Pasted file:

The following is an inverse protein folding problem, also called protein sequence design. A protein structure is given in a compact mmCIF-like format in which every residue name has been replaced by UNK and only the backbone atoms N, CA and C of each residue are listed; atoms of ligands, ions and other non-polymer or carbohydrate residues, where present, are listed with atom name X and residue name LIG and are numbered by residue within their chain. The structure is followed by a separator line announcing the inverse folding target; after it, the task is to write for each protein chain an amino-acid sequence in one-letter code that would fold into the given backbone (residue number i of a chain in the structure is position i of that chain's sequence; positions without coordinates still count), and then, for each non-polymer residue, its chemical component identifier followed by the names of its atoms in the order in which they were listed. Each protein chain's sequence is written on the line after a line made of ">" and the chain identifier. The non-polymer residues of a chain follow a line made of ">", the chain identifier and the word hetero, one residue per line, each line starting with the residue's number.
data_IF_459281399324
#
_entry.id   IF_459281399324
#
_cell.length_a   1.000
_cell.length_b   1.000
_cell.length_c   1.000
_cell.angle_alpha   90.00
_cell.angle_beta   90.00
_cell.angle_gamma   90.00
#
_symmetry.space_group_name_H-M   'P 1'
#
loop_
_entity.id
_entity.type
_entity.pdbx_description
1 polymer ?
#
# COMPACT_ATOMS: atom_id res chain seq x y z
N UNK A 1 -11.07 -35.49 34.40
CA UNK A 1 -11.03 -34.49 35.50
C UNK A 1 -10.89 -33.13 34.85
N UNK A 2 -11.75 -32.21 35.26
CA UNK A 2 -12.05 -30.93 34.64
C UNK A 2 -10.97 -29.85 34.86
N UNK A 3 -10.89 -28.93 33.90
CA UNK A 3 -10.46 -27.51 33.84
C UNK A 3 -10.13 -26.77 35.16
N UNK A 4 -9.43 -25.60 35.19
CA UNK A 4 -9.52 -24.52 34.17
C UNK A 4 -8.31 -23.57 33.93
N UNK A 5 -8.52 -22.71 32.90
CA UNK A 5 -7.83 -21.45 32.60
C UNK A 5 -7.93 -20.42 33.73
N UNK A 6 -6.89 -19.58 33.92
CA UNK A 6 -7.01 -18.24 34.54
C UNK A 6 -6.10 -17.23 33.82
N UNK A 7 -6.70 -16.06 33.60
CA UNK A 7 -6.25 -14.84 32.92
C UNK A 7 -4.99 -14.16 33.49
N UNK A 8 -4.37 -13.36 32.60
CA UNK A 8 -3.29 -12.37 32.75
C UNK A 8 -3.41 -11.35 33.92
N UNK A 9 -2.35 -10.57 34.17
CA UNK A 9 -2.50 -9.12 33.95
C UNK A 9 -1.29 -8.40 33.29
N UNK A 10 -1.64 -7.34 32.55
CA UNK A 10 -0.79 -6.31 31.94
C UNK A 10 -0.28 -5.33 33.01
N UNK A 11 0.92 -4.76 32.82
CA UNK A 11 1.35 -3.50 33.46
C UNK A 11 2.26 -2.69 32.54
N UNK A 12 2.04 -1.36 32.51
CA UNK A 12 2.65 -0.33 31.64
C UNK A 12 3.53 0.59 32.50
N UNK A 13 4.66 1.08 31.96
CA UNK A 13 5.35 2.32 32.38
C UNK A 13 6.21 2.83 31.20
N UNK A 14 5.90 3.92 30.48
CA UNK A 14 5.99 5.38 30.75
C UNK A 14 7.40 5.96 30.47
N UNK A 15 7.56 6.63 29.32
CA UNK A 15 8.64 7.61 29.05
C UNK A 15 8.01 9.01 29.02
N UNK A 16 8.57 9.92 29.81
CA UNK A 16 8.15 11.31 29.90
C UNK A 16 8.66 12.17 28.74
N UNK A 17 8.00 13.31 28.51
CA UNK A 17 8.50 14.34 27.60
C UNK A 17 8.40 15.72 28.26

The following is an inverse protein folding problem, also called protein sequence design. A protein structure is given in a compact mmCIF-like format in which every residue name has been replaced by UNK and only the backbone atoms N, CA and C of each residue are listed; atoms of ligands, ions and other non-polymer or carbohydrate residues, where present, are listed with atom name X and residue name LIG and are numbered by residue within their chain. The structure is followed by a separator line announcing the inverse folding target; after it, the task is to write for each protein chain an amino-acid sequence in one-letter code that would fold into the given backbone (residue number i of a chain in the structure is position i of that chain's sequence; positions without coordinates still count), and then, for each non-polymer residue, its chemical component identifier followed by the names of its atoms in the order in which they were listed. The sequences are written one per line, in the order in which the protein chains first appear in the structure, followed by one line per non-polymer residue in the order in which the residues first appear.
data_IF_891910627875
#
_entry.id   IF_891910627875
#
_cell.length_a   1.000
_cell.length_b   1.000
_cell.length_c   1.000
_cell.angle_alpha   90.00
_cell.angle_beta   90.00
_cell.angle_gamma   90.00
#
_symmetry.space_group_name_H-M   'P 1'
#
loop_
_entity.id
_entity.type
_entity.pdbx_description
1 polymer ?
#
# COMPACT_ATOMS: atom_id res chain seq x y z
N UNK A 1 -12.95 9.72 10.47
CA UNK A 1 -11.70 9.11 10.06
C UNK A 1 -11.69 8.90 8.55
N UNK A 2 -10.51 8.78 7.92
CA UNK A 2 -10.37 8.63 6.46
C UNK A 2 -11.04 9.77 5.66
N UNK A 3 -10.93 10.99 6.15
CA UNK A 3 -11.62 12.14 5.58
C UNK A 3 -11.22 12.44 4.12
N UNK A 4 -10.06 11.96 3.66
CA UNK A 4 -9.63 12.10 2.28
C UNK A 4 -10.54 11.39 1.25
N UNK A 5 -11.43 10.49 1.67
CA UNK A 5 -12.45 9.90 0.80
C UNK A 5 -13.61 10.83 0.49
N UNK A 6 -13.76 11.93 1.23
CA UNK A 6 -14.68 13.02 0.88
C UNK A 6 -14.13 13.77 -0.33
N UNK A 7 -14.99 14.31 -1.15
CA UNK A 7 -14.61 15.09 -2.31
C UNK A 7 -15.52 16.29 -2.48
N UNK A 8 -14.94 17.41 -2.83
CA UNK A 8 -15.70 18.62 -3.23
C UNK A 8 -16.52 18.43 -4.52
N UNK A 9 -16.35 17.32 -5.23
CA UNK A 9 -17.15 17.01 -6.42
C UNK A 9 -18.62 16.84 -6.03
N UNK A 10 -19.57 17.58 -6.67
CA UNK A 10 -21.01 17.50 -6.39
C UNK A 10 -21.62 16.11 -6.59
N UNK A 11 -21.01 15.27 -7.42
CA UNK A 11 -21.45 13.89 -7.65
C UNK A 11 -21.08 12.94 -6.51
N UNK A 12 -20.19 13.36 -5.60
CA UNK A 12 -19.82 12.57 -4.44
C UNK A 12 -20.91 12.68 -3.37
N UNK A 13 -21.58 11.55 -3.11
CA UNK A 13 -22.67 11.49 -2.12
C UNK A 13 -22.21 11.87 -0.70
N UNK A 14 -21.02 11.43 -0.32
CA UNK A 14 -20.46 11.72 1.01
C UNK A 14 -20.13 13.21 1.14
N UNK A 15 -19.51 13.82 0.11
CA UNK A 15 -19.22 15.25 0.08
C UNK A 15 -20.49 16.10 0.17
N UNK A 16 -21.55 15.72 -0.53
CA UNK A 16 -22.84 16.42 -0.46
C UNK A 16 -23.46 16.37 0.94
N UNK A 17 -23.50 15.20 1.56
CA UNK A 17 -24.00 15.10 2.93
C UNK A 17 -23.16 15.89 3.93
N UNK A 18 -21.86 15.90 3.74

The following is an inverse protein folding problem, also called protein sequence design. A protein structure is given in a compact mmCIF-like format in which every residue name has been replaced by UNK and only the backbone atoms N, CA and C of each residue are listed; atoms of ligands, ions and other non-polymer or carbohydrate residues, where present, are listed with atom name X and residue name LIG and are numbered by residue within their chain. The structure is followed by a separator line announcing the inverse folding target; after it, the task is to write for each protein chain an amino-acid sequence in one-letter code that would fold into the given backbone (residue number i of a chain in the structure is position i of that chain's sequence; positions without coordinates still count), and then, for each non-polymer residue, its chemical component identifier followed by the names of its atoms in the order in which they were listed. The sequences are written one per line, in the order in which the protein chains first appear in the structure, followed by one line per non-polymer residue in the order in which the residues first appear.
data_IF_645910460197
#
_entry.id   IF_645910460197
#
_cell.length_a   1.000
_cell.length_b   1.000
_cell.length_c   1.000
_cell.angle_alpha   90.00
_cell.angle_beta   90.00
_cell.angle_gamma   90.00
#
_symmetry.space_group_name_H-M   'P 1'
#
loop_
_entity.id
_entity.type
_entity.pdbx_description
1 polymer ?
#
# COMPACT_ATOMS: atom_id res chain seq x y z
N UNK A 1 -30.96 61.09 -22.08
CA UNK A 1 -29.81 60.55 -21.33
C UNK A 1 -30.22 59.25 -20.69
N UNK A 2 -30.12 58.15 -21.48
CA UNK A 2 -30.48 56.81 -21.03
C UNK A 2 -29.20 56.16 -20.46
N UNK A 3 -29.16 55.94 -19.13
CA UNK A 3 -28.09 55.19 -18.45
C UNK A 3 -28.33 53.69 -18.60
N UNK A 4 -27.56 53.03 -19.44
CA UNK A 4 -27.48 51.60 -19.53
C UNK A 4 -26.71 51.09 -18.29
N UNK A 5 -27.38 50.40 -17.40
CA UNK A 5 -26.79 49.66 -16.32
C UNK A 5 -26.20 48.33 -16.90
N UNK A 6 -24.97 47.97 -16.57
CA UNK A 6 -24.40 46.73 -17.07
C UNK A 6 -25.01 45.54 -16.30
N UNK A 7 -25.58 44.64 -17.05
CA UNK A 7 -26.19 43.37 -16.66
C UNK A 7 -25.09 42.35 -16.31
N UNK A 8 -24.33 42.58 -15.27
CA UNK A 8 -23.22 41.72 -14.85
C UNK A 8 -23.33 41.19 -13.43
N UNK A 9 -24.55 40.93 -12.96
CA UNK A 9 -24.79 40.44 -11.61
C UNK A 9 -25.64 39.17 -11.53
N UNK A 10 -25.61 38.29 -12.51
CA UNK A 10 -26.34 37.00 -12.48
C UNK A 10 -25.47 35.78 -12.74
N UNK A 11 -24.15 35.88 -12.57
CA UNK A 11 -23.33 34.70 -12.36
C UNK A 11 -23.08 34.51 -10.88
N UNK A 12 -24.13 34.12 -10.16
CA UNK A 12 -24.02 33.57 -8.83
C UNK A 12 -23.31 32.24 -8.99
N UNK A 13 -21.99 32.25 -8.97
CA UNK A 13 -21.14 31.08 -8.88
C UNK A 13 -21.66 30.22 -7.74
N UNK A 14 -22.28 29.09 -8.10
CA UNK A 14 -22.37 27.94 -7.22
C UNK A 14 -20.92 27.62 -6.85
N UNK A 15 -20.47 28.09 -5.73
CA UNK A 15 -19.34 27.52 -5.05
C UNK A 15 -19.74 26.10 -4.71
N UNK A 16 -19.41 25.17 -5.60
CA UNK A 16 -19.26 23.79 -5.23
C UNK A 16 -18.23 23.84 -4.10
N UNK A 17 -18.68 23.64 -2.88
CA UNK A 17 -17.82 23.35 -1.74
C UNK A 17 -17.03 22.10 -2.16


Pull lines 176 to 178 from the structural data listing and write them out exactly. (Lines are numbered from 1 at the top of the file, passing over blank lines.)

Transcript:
N UNK A 4 -27.56 53.03 -19.44
CA UNK A 4 -27.48 51.60 -19.53
C UNK A 4 -26.71 51.09 -18.29